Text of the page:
Still need to sign up? Click here to get started today.

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Let’s Go Practice Driving—in a Parking Lot!

[By DriversEd.com Contributing Writer Christina Tynan-Wood]

Overhead view of an empty parking lot.

An empty parking lot is the best place to start practice driving.

Want to get your teen to stop playing video games and go outside? Here’s a trick that always works: Walk into the game room. Jingle the car keys to get his attention. Ask, “Want to drive the car?” You might get panic. You might get enthusiasm. You might get a hug. But you will definitely get his attention. And if he jumps up and puts his shoes on, you have to be ready to follow through.

If this is his first time behind the wheel, this might be one of those parent/child moments neither of you forget. So calm down and be patient. You don’t want to hear the story of how you freaked out, screamed, and made him panic and crash the car over Thanksgiving dinner for the rest of your days. He will be nervous. So you should be calm. Pat yourself on the back now for the valiant effort you are bringing to this. And then use our expert plan to make sure this first drive goes well.

I asked Keith Russell, regional director for DriversEd.com, I Drive Safely, and eDriving and Hale Gammill, director of driving school operations for Southern California’s eDriving, what they would do if they were taking your teen out for this first drive. Naturally, they offered terrific pointers. These guys are the foremost experts on driver education and traffic safety in America. So you’ve got this. All you have to do is follow this plan.

Before You Start Practicing Driving in a Parking Lot

Start in the Driveway
You said, “Drive the car.” You didn’t promise a hot lap on the Indianapolis Motor Speedway. Sitting in the driver’s seat is a big deal. So start in the driveway and introduce him to the controls in this completely unfamiliar cockpit he is about to helm. And remember that every future drive will start right here in the driveway. So let him get it right. Work on backing straight down your driveway. When he’s got that, let him get out of the driveway and practice turning left and then right.

Clear! STAT!
Before he begins backing, make him take a thorough look around the vehicle. Environmental awareness doesn’t necessarily come naturally. So reinforce that it is his job—no one else’s—to ensure there are no toys, bikes, or kids around. Clear? The next lesson is to look only in the direction he’s traveling. That means looking to the rear of the car the entire time he’s backing up until he comes to a complete stop. This is a necessary habit to build. Feel free to repeat till he gets it right.

Go Slow
He doesn’t want to drive fast. Not yet. Not in reverse. Not even if he claims he does. This should all happen in slow motion. He is learning and he needs to maintain complete control of the car. He can drape his right arm behind the front passenger seat but he should have his left hand at the very top of the steering wheel. If he is too short to see, he might need to lift his body off the seat for better rear viewing. Make him stop at the end of the driveway before going in either direction. Remind him to look in both directions before backing onto the street. Then look one last time—just to be sure—before proceeding.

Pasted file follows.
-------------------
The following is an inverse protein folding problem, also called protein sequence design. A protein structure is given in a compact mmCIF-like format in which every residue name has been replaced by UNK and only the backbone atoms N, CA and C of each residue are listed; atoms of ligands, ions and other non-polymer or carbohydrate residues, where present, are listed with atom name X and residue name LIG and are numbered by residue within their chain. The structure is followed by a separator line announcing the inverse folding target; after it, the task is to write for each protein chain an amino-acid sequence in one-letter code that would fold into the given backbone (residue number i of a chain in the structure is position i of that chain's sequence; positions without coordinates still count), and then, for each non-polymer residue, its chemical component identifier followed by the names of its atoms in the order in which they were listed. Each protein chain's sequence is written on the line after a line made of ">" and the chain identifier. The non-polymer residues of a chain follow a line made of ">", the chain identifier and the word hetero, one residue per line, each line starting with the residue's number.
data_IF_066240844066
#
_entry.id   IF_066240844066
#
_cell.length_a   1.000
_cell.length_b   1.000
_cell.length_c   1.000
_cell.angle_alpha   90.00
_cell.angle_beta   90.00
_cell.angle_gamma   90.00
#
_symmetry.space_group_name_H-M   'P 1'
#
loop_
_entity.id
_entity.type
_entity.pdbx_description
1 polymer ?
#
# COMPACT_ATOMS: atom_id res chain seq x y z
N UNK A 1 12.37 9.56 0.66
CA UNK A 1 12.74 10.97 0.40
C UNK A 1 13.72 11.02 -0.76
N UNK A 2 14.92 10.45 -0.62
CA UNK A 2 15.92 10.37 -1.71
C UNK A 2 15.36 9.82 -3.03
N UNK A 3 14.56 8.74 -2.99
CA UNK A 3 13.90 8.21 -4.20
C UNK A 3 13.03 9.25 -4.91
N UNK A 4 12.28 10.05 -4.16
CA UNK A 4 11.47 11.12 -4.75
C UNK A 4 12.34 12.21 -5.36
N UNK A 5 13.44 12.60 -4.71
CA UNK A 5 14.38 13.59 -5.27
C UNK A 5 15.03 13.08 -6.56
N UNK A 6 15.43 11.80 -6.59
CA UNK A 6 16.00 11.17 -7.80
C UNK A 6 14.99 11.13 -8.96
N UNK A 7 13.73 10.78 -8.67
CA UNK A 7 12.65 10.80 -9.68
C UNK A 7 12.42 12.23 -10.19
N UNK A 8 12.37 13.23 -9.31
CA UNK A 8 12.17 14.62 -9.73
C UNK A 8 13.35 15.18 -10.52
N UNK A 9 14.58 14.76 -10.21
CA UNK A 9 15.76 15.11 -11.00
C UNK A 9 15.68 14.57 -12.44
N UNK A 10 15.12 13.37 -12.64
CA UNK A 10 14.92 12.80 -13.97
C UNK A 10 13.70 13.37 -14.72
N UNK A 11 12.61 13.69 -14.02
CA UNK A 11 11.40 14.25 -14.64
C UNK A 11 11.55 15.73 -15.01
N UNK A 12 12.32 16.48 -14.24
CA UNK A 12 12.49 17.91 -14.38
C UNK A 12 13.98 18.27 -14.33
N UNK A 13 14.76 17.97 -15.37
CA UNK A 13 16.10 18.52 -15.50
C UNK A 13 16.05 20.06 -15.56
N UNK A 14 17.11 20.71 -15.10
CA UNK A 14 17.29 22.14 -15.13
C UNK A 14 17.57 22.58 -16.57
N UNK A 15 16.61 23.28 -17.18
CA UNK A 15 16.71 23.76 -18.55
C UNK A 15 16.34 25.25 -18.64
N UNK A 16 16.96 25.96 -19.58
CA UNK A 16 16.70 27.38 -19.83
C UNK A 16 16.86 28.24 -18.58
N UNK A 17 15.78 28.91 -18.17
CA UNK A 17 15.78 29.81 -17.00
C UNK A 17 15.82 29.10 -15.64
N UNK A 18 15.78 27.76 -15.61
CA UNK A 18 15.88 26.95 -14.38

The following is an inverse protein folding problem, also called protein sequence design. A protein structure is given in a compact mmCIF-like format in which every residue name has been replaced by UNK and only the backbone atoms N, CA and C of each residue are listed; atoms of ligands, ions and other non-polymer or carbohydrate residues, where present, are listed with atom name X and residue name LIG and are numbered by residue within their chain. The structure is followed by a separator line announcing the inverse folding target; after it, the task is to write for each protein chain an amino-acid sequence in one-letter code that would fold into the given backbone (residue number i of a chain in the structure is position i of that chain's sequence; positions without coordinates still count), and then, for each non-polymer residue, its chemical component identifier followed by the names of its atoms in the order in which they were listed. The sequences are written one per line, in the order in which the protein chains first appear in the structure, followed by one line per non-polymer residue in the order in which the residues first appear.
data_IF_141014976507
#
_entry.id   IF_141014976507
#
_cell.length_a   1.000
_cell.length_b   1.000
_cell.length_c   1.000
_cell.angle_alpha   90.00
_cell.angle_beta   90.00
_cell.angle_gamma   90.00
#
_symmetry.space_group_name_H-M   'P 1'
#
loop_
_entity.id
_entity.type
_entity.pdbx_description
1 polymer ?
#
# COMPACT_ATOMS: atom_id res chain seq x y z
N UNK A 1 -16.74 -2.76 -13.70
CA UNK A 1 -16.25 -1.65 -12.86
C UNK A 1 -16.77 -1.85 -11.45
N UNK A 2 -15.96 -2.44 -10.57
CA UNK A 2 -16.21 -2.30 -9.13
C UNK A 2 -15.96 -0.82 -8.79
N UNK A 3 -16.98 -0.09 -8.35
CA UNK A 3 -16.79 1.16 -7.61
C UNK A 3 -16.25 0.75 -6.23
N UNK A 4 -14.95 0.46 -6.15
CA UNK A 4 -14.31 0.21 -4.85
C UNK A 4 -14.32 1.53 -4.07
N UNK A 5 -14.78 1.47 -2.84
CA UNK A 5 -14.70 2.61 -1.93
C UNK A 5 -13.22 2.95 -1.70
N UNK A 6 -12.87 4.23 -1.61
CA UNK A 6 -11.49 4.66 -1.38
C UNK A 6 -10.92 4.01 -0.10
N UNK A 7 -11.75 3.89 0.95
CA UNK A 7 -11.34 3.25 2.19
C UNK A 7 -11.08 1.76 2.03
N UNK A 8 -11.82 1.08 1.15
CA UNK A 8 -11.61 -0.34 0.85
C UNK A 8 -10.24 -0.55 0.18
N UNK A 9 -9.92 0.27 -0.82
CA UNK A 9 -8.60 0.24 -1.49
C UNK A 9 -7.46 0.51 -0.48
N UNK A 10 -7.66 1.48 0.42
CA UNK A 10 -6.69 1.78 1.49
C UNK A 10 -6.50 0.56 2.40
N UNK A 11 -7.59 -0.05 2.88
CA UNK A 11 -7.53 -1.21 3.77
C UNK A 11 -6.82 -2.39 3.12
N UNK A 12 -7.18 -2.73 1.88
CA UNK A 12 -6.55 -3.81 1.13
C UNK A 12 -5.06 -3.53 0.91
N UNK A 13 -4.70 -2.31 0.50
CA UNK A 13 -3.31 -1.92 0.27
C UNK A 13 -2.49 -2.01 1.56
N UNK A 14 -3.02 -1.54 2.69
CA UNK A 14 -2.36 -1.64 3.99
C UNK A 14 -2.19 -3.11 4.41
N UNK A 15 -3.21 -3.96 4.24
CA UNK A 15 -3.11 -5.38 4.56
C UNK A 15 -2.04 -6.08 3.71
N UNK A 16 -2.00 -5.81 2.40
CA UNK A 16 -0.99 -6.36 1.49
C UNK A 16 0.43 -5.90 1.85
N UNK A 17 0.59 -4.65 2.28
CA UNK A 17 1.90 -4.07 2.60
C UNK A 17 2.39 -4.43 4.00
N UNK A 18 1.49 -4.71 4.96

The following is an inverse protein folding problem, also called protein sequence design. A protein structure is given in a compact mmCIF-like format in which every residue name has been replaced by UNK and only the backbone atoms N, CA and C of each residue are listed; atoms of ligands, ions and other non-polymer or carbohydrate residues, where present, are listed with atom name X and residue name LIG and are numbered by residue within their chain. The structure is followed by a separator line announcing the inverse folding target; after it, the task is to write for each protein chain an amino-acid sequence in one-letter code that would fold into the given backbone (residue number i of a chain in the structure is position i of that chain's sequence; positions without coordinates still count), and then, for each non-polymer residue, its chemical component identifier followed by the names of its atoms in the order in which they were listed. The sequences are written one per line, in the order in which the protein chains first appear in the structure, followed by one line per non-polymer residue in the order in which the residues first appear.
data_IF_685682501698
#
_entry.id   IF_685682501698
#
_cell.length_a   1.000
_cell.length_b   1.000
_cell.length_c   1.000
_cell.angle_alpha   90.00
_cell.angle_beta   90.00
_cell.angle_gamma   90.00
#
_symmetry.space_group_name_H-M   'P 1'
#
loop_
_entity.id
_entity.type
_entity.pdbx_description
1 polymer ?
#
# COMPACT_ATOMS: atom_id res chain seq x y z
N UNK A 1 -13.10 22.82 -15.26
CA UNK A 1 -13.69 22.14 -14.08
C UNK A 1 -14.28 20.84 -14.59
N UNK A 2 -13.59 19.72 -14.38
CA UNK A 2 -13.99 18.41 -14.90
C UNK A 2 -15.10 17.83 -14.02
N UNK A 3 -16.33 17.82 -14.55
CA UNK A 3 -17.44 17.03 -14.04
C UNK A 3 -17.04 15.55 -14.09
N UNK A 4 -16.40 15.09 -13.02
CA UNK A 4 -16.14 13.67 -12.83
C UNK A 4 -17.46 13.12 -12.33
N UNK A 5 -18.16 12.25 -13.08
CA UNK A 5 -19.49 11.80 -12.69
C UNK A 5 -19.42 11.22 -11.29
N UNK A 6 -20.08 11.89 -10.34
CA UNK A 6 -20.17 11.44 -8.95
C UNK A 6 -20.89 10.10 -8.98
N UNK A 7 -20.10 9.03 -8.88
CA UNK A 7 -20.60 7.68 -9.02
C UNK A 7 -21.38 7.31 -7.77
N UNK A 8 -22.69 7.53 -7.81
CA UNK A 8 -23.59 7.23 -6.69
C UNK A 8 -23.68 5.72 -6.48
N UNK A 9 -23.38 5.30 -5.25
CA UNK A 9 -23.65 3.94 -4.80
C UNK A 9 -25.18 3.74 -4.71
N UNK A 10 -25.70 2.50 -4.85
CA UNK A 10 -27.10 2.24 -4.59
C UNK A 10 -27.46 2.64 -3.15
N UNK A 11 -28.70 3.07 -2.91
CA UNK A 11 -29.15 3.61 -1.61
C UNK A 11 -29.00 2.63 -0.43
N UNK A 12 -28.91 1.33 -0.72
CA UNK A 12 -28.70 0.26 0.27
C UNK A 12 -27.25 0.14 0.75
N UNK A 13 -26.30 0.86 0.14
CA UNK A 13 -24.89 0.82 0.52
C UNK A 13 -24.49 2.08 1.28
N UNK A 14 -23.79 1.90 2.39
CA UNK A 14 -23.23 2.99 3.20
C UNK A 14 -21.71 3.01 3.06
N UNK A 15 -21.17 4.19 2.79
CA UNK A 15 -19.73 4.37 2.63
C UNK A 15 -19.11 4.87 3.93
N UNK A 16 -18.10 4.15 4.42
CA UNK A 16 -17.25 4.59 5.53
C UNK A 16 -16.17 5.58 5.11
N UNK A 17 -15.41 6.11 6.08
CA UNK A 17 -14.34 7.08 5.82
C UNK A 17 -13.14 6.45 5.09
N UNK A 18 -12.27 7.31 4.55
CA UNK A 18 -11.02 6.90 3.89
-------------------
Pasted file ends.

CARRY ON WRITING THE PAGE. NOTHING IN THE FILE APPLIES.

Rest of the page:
Practicing Driving in a Parking Lot

Beginning with Parking Lots
Next, let your teen drive to a quiet local parking lot. The lesson for the road portion of this drive is how to constantly scan the road while driving. Explain that he should begin a new scanning pattern every twelve to fifteen seconds. That pattern looks like this: Look straight ahead, glance in the rear view mirror, look straight ahead, glance at the left side mirror, look straight ahead, glance at the right side mirror, look straight ahead. Repeat. And he must do this while always remaining aware of what is in front and behind him. This is a very important part of defensive driving and environmental awareness.

Stop! Fast!
Once you are at the parking lot, practice a quick stop. It seems simple. But it’s important. Stopping should eventually be so familiar that it comes naturally—whatever the situation. Today, do this at ten—or even five—miles an hour. First explain that his foot should pivot off the accelerator to the brake pedal and that looking down at his feet is not allowed. Reaction time is important here so practice this until it’s easy. Then, get up to today’s slow speed and… Stop! Do it again. Practice makes perfect. Feel free to come back to this one again and again.

Making Turns
If you’ve got a nice empty parking lot, use the rows of parking spaces to practice making right and left turns. Look for smooth turns with even speed control. He’s going too fast if he has to brake excessively and too slow if he’s hitting the accelerator. Remind him to use the turn signal, even though there are no cars. You are building an important habit. So pretend there’s city traffic behind you and explain how to give an early warning of at least 100 feet.

Plan to Do It Again
That was fun, right? Maybe even more fun than a video game. Your teen learned something about driving. You learned something about your teen. And, while this is a bittersweet moment for parents—this is a big step toward adulthood—getting over this hump has some real perks. Pretty soon, he will be able to run to the store to pick up groceries. So, before either of you get tired or annoyed, call it a day and plan to do it again soon.